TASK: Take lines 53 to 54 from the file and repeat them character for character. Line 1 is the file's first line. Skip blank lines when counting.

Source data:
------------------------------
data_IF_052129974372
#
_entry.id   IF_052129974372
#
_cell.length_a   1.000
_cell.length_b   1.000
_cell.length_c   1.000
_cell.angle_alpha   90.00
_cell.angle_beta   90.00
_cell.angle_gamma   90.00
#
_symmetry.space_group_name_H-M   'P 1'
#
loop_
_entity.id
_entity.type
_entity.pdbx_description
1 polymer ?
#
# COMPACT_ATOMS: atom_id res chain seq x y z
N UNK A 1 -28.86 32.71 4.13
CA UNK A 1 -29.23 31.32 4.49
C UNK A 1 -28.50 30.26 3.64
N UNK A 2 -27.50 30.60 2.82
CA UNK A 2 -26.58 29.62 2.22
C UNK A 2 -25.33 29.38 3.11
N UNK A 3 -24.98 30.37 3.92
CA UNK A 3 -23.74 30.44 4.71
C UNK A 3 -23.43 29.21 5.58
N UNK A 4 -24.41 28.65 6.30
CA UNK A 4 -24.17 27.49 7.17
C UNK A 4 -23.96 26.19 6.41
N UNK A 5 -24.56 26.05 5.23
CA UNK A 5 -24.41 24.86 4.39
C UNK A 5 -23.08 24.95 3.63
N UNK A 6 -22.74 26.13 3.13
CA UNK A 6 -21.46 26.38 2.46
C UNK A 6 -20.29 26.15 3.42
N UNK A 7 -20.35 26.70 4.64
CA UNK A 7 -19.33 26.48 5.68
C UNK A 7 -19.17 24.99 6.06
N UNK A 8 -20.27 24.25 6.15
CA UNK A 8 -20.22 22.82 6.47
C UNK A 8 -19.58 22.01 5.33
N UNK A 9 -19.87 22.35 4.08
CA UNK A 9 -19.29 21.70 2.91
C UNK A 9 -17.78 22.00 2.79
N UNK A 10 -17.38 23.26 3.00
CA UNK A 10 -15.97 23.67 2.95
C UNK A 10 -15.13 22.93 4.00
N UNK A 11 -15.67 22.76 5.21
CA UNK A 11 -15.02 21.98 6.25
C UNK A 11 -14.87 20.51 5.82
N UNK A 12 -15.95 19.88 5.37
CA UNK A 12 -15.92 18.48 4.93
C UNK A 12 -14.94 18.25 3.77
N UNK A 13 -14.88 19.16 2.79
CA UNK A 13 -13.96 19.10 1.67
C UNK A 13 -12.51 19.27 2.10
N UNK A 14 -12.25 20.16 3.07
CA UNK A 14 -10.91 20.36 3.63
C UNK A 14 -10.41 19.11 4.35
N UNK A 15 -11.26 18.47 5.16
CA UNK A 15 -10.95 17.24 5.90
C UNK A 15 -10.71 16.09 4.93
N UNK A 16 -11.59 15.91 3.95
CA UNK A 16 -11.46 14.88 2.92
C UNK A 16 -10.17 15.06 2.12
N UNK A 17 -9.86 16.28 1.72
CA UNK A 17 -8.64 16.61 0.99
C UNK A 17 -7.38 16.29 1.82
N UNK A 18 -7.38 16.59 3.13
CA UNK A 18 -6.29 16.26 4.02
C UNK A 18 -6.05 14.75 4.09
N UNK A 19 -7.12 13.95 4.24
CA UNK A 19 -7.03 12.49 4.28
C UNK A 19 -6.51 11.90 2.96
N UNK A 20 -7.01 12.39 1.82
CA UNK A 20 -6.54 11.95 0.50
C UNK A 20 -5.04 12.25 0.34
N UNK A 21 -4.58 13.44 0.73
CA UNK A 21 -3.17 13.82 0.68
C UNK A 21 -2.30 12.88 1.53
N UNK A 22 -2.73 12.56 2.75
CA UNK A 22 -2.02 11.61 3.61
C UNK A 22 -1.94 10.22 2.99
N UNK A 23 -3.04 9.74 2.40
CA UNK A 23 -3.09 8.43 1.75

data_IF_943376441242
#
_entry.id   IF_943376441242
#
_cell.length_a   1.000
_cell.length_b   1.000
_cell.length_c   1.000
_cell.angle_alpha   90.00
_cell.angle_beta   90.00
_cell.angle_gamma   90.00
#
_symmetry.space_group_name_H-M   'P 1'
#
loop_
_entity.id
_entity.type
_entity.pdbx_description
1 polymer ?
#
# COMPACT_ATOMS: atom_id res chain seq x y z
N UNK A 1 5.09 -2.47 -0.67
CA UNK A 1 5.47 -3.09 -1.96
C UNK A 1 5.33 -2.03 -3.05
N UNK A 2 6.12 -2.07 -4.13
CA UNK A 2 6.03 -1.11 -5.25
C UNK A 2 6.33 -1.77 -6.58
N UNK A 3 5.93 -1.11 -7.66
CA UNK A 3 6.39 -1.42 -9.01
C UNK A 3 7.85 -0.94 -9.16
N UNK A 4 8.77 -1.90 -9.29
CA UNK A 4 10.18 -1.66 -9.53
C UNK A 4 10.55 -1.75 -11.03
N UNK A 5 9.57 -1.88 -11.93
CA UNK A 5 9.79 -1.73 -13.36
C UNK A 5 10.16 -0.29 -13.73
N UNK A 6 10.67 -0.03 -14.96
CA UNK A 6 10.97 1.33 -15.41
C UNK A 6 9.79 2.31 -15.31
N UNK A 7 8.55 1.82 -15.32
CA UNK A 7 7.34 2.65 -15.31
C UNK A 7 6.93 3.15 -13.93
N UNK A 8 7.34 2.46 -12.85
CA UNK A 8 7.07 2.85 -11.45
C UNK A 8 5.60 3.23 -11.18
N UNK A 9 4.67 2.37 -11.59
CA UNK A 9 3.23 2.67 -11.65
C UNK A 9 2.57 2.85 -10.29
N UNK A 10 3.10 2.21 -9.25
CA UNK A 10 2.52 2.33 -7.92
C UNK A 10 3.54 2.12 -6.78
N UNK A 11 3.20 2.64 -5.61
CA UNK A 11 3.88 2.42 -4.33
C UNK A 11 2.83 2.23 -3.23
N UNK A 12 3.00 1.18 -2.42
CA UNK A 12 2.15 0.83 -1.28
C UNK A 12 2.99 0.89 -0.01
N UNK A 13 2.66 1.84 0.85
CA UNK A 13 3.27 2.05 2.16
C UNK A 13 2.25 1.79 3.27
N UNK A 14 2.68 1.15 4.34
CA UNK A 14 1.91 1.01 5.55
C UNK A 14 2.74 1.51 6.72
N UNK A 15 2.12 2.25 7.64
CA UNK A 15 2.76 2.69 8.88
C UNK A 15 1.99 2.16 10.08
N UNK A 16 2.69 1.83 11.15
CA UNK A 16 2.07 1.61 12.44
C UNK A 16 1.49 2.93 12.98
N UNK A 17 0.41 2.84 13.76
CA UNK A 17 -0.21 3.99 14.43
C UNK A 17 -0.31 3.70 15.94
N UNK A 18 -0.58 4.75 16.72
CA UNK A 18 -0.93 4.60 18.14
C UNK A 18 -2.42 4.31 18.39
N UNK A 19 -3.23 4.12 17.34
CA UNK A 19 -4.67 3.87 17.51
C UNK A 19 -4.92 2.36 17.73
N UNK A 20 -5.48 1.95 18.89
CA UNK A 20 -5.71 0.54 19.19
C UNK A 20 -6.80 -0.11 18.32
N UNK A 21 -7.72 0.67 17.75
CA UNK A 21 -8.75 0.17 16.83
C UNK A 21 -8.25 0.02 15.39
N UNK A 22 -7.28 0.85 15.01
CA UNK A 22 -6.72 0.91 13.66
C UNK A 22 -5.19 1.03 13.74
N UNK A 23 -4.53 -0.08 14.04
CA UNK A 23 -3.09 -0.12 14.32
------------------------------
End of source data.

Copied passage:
C UNK A 11 -14.87 20.51 5.82
N UNK A 12 -15.95 19.88 5.37